But let’s talk display panels. The Quest Pro has a pair of LCD panels that offer 1800 x 1920 per eye with local dimming backlight. Compared to the Quest 2, that’s 37% more pixels per inch (ppi) and 10% more pixels per degree. The backlight is important because it can affect contrast as well as overall vividness. In fact, the specialized dimming technology controls 500 LED blocks individually which Meta says produces 75% more contrast and richer colors. In terms of sharpness, Meta is touting “25% improvement in full-field visual sharpness in the center view, 50% improvement in the peripheral region, and 1.3x larger color gamut than Quest 2.”
Finally, the last couple of things you should know about the display is that it has a 90Hz refresh rate, but supports 72Hz like its predecessor. For the Field of View, the Quest Pro has 106 degrees horizontal and 96 degrees vertical.
Like every other VR headset on the market, the Quest Pro supports sedentary experiences. But where’s the fun in that? In order to walk around your new mixed reality kingdom, you’re going to need some room, 6.5 x 6.5 feet to be exact. However, I’ve gotten my Quest 2 to work in smaller areas so take that with a grain of salt.
Meta Quest Pro privacy
Meta caused quite a stir a while back with its requirement that you needed a Facebook account. This of course, went over like a lead balloon and caused the company to do an about face back in August and dropped the requirement. It was a big win for people with privacy concerns as it can be way too easy to hijack someone’s FB account.
But Meta didn’t stop there. Now that the Quest Pro has the ability to track your eye and face for more realistic facial expressions in VR. But the question is, where does that info go and who has access to it? The answer is nowhere and no one but you. First things first, the eye tracking and Natural Facial Expressions are turned off by default. If you choose to opt-in to either feature, a scan is taken of your eyes and face. The information stays on the headset and is not shared with Meta or any outside party. Once the data is processed, it’s deleted from the headset automatically. Keep in mind that you can pause just about any feature, but especially eye tracking and Natural Facial Expressions any time by going to Quick Settings. And if the headset is left idle, the features are automatically disabled.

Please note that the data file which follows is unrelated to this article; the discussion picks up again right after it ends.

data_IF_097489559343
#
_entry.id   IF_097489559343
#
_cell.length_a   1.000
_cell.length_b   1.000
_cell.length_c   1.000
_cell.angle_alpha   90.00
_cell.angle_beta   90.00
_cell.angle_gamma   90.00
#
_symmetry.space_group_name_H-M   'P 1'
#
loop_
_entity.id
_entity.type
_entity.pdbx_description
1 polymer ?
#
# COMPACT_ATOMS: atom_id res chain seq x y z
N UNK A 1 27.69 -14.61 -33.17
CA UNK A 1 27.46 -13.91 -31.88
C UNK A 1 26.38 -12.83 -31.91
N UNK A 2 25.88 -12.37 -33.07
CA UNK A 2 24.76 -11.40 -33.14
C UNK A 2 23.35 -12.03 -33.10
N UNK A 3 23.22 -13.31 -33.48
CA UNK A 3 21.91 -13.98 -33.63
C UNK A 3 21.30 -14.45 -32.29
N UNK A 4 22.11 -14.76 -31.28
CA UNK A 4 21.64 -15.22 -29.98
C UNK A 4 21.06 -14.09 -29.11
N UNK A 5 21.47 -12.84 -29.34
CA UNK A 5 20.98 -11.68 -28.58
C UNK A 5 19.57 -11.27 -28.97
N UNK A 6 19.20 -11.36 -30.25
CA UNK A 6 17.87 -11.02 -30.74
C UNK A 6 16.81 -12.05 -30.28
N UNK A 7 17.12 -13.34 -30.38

And now that we’re doing mixed reality, there’s another layer of privacy to consider –– the people in the real world who might not want to join in your virtual reindeer games. Since the cameras are on
Meta Quest Pro battery life
Depending on how you use it, you can expect anywhere between 1-2 hours from the Meta Quest Pro. I was hoping for a little more juice, but I guess once MR comes into the mix, two hours is a marvel. You can use the headset while it’s being charged. Although the bundled charging cable measures 6.6 feet, I’d recommend using a more sedentary app or game to cut down on the risk of accidentally tripping over or yanking out the cord.
According to Meta, the Quest Pro will achieve a full charge after two hours.
Seamlessly blending the real world with all manner of virtual ones, the future of VR absolutely lies in MR. And Meta is leading the way with the expensive, but still incredibly titilating Meta Quest Pro. And while that's enough of a feat, Meta also took the time to really drill down on what makes virtual reality so cool, improving the eye and face tracking. They even brought the controllers into mix giving them their own set of sensors and processors for enhanced haptics and precision that makes the experience that much more immersive. And they did it without violating you or anyone else's privacy.
But $1,500 is a far cry from the $399 Quest 2 and while it's marketed as a high-end device. This price point means squarely puts it in the realm of developers, deep pocketed early adopters and enterprise. That's right business. With the many of the demos I experience focused on project collaboration and productivity, I can definitely see the Meta Quest Pro being sold to businesses at a bulk price for use in hybrid work situations.
Luckily, for the rest of us, a fair amount of the Quest Pro's functionality will find its way to the less expensive Quest 2. But if you have the funding or a rich benefactor, I highly recommend getting your hands on the Meta Quest Pro.
Sherri L. Smith has been cranking out product reviews for Laptopmag.com since 2011. In that time, she's reviewed more than her share of laptops, tablets, smartphones and everything in between. The resident gamer and audio junkie, Sherri was previously a managing editor for Black Web 2.0 and contributed to BET.Com and Popgadget.